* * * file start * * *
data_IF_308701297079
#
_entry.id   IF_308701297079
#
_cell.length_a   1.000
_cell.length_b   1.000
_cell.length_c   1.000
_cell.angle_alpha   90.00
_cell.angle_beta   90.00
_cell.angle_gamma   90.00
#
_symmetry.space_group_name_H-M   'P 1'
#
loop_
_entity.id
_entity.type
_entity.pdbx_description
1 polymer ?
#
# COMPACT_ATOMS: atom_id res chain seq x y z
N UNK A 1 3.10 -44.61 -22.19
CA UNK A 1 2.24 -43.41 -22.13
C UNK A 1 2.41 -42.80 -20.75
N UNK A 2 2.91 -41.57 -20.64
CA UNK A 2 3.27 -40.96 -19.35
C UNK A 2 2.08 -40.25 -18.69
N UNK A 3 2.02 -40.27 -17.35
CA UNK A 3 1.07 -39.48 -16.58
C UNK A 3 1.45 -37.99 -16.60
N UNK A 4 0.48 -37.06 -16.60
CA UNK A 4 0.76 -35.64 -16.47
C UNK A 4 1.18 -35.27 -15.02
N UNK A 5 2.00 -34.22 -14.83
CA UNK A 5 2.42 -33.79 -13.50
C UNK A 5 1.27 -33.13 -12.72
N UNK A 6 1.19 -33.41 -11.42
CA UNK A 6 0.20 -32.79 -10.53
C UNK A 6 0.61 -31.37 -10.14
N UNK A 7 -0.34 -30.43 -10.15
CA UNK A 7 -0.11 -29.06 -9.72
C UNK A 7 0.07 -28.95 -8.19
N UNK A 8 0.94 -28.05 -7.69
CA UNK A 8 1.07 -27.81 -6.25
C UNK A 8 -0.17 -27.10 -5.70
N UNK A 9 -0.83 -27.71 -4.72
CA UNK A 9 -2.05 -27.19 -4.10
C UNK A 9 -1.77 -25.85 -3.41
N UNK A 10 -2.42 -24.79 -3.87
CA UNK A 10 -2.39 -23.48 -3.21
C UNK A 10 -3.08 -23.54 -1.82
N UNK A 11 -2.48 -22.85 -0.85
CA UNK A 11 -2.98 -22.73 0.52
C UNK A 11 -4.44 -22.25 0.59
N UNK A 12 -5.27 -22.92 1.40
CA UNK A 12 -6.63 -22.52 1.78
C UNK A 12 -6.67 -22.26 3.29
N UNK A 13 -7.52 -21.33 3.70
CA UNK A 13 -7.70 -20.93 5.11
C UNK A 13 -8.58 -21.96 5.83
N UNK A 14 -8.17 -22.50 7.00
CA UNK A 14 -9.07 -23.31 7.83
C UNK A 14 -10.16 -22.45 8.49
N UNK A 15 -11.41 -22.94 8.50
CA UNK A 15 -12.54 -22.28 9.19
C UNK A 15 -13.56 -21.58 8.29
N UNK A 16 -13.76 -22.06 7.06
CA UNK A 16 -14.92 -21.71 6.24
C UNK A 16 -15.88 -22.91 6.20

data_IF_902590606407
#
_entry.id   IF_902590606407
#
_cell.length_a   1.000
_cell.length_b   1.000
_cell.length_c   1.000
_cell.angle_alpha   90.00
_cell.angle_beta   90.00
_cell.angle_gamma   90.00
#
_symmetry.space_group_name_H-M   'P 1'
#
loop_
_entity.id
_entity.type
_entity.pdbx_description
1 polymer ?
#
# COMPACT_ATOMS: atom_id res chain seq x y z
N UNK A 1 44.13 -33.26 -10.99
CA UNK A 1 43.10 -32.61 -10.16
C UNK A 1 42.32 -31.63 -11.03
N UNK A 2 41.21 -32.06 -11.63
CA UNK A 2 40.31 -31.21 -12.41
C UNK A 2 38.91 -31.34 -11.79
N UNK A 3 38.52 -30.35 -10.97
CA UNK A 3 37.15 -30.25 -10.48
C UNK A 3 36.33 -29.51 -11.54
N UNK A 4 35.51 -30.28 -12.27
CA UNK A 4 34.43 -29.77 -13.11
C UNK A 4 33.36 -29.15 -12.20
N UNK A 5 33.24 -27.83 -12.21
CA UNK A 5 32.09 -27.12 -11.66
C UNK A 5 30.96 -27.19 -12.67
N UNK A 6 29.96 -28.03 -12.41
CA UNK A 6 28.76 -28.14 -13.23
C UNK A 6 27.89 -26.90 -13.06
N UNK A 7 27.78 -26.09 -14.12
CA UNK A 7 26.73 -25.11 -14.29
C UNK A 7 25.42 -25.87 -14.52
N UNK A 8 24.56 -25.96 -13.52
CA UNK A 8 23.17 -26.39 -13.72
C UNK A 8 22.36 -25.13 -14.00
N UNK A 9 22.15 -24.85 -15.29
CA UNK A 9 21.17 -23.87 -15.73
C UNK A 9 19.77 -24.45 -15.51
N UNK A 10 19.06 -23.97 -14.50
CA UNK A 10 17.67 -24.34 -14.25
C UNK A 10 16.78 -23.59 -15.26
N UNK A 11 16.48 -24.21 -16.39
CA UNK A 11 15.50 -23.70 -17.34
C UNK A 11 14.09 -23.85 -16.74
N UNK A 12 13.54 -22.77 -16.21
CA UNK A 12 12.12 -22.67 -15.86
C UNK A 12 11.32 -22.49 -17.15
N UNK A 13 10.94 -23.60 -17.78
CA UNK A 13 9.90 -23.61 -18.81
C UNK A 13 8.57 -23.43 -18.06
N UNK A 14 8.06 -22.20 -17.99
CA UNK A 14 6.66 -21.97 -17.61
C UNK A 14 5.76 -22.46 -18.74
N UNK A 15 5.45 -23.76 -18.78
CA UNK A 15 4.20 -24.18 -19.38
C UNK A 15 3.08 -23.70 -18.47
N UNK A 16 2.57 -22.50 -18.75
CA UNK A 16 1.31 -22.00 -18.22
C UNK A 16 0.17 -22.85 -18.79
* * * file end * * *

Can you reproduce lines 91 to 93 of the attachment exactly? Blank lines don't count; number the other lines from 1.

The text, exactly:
C UNK A 1 42.32 -31.63 -11.03
N UNK A 2 41.21 -32.06 -11.63
CA UNK A 2 40.31 -31.21 -12.41